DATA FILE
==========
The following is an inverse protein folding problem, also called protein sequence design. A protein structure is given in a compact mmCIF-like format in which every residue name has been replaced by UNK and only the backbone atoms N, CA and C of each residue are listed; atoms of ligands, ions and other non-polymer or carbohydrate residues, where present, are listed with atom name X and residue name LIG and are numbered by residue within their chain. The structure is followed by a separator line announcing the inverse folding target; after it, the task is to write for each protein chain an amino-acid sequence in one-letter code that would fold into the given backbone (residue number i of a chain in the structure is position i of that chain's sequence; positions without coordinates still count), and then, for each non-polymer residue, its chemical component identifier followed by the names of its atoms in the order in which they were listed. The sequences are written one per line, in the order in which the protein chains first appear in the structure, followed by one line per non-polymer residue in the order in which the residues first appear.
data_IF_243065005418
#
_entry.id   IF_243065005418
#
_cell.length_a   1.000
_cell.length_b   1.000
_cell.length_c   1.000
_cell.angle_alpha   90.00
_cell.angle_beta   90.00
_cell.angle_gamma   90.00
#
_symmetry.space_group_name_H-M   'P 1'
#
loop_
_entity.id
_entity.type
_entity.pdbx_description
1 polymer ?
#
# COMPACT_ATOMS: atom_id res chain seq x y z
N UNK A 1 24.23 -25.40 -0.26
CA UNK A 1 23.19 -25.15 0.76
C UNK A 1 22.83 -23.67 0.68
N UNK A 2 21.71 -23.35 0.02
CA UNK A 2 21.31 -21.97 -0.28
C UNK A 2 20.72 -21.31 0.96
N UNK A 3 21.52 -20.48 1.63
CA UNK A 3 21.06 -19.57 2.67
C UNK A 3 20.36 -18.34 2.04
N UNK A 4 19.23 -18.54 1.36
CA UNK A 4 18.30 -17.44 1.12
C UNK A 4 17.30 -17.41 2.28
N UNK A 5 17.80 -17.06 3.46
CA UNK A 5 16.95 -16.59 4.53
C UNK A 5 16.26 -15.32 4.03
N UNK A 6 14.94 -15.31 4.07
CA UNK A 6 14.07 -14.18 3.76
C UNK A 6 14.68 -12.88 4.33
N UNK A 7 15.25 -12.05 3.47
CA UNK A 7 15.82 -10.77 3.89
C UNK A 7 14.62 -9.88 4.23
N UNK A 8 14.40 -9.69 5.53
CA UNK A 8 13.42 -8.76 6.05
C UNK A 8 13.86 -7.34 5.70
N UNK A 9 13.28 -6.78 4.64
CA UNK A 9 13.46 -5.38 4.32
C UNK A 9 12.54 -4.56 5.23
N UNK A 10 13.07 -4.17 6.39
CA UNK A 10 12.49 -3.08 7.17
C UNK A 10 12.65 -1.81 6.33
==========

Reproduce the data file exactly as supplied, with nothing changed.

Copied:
The following is an inverse protein folding problem, also called protein sequence design. A protein structure is given in a compact mmCIF-like format in which every residue name has been replaced by UNK and only the backbone atoms N, CA and C of each residue are listed; atoms of ligands, ions and other non-polymer or carbohydrate residues, where present, are listed with atom name X and residue name LIG and are numbered by residue within their chain. The structure is followed by a separator line announcing the inverse folding target; after it, the task is to write for each protein chain an amino-acid sequence in one-letter code that would fold into the given backbone (residue number i of a chain in the structure is position i of that chain's sequence; positions without coordinates still count), and then, for each non-polymer residue, its chemical component identifier followed by the names of its atoms in the order in which they were listed. The sequences are written one per line, in the order in which the protein chains first appear in the structure, followed by one line per non-polymer residue in the order in which the residues first appear.
data_IF_243065005418
#
_entry.id   IF_243065005418
#
_cell.length_a   1.000
_cell.length_b   1.000
_cell.length_c   1.000
_cell.angle_alpha   90.00
_cell.angle_beta   90.00
_cell.angle_gamma   90.00
#
_symmetry.space_group_name_H-M   'P 1'
#
loop_
_entity.id
_entity.type
_entity.pdbx_description
1 polymer ?
#
# COMPACT_ATOMS: atom_id res chain seq x y z
N UNK A 1 24.23 -25.40 -0.26
CA UNK A 1 23.19 -25.15 0.76
C UNK A 1 22.83 -23.67 0.68
N UNK A 2 21.71 -23.35 0.02
CA UNK A 2 21.31 -21.97 -0.28
C UNK A 2 20.72 -21.31 0.96
N UNK A 3 21.52 -20.48 1.63
CA UNK A 3 21.06 -19.57 2.67
C UNK A 3 20.36 -18.34 2.04
N UNK A 4 19.23 -18.54 1.36
CA UNK A 4 18.30 -17.44 1.12
C UNK A 4 17.30 -17.41 2.28
N UNK A 5 17.80 -17.06 3.46
CA UNK A 5 16.95 -16.59 4.53
C UNK A 5 16.26 -15.32 4.03
N UNK A 6 14.94 -15.31 4.07
CA UNK A 6 14.07 -14.18 3.76
C UNK A 6 14.68 -12.88 4.33
N UNK A 7 15.25 -12.05 3.47
CA UNK A 7 15.82 -10.77 3.89
C UNK A 7 14.62 -9.88 4.23
N UNK A 8 14.40 -9.69 5.53
CA UNK A 8 13.42 -8.76 6.05
C UNK A 8 13.86 -7.34 5.70
N UNK A 9 13.28 -6.78 4.64
CA UNK A 9 13.46 -5.38 4.32
C UNK A 9 12.54 -4.56 5.23
N UNK A 10 13.07 -4.17 6.39
CA UNK A 10 12.49 -3.08 7.17
C UNK A 10 12.65 -1.81 6.33